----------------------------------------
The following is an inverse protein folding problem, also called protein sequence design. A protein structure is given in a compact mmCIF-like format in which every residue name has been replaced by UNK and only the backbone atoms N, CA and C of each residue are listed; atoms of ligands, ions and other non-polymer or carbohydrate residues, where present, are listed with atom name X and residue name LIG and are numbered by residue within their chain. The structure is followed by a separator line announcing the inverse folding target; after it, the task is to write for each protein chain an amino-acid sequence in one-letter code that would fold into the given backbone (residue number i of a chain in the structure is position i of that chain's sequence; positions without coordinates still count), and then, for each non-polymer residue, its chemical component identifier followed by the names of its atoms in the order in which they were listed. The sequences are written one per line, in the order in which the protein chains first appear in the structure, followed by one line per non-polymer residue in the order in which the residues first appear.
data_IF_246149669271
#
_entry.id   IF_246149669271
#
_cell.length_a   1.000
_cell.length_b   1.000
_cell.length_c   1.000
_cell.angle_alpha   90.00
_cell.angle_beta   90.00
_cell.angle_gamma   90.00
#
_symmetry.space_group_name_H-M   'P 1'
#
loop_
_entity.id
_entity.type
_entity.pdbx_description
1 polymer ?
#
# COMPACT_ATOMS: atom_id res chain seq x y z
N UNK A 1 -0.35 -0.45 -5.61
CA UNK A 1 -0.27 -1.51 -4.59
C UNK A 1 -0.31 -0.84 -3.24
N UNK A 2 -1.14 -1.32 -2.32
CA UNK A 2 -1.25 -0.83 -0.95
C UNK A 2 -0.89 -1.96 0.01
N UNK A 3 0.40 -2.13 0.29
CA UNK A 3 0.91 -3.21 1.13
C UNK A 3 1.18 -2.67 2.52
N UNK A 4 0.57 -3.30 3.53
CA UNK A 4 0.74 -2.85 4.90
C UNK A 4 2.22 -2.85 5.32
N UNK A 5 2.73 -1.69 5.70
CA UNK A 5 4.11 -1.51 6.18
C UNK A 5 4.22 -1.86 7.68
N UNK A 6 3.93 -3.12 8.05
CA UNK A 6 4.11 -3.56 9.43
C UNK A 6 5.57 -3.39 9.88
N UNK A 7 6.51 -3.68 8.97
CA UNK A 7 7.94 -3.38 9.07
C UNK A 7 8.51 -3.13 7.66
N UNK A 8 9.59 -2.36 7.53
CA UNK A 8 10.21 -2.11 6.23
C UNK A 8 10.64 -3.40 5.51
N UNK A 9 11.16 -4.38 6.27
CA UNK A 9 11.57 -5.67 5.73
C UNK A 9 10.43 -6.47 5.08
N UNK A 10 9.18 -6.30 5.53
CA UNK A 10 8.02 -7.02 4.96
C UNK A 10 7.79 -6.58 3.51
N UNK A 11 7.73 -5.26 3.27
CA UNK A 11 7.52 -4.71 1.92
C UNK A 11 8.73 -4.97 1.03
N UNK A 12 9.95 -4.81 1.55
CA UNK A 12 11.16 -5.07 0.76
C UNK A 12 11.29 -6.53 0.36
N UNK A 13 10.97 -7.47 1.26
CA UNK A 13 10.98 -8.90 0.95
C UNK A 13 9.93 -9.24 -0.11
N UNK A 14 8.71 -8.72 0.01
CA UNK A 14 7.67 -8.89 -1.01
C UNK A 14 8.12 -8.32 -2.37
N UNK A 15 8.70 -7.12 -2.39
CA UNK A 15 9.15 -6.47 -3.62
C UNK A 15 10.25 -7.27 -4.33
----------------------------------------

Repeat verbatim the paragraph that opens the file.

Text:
The following is an inverse protein folding problem, also called protein sequence design. A protein structure is given in a compact mmCIF-like format in which every residue name has been replaced by UNK and only the backbone atoms N, CA and C of each residue are listed; atoms of ligands, ions and other non-polymer or carbohydrate residues, where present, are listed with atom name X and residue name LIG and are numbered by residue within their chain. The structure is followed by a separator line announcing the inverse folding target; after it, the task is to write for each protein chain an amino-acid sequence in one-letter code that would fold into the given backbone (residue number i of a chain in the structure is position i of that chain's sequence; positions without coordinates still count), and then, for each non-polymer residue, its chemical component identifier followed by the names of its atoms in the order in which they were listed. The sequences are written one per line, in the order in which the protein chains first appear in the structure, followed by one line per non-polymer residue in the order in which the residues first appear.